Sometimes it may flit across your mind – what if this website is dodgy…is there someone watching what I type into the Google search bar? But in reality, the world of internet crime is more complex and sinister than most would imagine.
Always A Step Ahead
When the ability to go online first became accessible in the civilised world, to some it was a moment of epiphany and a gateway to a new world, without laws and particularly, law enforcement.
While the legislation side of things certainly developed quickly in response to a tidal wave of scams, sexually explicit content and theft, the ability to catch and prosecute cyber criminals was a stickier situation.
As the internet developed, so did the people using it, finding loopholes in the law, different ways to get around security settings and an increasing variety of illegal uses for a tool which had and still has the potential to do so much good.
Where Are We Now?
With countless memes and even a South Park episode about the NSA (the US “National Security Agency”), many people have come to understand that Government bodies know that you secretly Google Taylor Swift lyrics and “how do I make my girlfriend forgive me quickly” at least once a month.
With civilian surveillance in the spot light, the commonly named “internet police” are in fact much more interested in things which seem a threat to “national security” and human rights or are clearly linked to criminal activity.
Internet surveillance and policing largely targets spamming, fraud, identity theft, obscene content, harrasment/bullying/predators, drug trafficking and the elephant in the room, cyber terrorism.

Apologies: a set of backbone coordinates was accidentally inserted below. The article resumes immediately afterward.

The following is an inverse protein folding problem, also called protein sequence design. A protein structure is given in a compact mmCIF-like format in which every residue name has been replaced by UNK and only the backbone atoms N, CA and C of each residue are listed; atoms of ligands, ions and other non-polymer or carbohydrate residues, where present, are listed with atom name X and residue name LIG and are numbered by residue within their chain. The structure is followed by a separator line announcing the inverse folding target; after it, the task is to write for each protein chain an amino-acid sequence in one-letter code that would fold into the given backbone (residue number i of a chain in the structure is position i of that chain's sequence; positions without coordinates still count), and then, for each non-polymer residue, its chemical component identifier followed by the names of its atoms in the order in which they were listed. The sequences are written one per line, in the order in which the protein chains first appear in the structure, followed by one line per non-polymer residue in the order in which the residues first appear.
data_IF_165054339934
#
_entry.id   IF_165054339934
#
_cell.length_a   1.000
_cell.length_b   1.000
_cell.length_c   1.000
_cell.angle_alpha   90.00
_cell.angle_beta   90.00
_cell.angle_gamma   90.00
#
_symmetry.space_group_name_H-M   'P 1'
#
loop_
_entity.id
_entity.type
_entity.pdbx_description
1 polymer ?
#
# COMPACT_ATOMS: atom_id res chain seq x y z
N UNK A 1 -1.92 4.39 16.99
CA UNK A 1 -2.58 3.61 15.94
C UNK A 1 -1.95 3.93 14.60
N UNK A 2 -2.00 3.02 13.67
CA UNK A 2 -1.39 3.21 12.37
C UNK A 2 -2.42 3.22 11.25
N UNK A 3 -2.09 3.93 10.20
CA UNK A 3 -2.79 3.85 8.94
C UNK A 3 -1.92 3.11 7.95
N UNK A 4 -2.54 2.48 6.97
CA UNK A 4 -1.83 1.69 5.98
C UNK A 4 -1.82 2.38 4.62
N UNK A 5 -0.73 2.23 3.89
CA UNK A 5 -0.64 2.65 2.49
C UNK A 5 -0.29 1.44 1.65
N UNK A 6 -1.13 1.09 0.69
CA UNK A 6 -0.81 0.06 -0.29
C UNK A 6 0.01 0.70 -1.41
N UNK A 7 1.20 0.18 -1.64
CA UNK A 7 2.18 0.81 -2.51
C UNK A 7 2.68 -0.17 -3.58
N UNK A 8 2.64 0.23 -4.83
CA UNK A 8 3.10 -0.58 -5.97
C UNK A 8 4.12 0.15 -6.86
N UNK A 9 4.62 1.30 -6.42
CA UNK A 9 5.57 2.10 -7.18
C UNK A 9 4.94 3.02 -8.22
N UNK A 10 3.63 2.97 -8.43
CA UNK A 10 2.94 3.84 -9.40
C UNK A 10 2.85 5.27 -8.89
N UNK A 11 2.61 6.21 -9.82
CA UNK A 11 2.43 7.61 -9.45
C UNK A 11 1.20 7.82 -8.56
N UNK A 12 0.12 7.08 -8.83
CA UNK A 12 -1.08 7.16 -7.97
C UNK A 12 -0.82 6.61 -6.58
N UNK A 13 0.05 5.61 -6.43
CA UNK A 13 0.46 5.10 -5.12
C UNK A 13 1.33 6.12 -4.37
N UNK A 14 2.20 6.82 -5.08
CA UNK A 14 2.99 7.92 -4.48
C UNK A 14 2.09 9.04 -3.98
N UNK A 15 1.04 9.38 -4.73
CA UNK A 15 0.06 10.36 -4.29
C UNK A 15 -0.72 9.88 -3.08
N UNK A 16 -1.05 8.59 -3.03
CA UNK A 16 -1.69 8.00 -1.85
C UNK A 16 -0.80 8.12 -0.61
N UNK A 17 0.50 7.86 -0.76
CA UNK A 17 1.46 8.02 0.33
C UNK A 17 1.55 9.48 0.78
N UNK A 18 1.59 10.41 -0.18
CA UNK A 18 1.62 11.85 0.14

No 1. Undesirables
While some people think that taxes and government funds are spent unnecessarily on policing the internet, the history of cyber crime is almost impressive – if not for the billions of dollars it has cost and the lives it has endangered.
In January last year, Zappos.com, the largest online shoe shop in the world, was the victim of a mammoth security breach, from which hackers collected the cc numbers, addresses and personal details of 24 MILLION shoppers.
Gary McKinnon, who admits hacking into both the Pentagon and NASA is also accused of causing US$70, 000 damage to US military systems, but remains a free man due to ongoing legal battles over extradition from Britain.
While undesirable in the eyes of some and powerful leaders in the eyes of others, the “hacktivist” group Anonymous which originated from the website 4chan in 2003 has become well known for their attacks targeting the Church of Scientology, Westboro Baptist Church, anti-piracy initiatives and large corporate figures including Pay Pal, MasterCard and Visa.
Who knows where the next decade will lead us – to more crippling and treacherous crimes or to a new level of online law enforcement?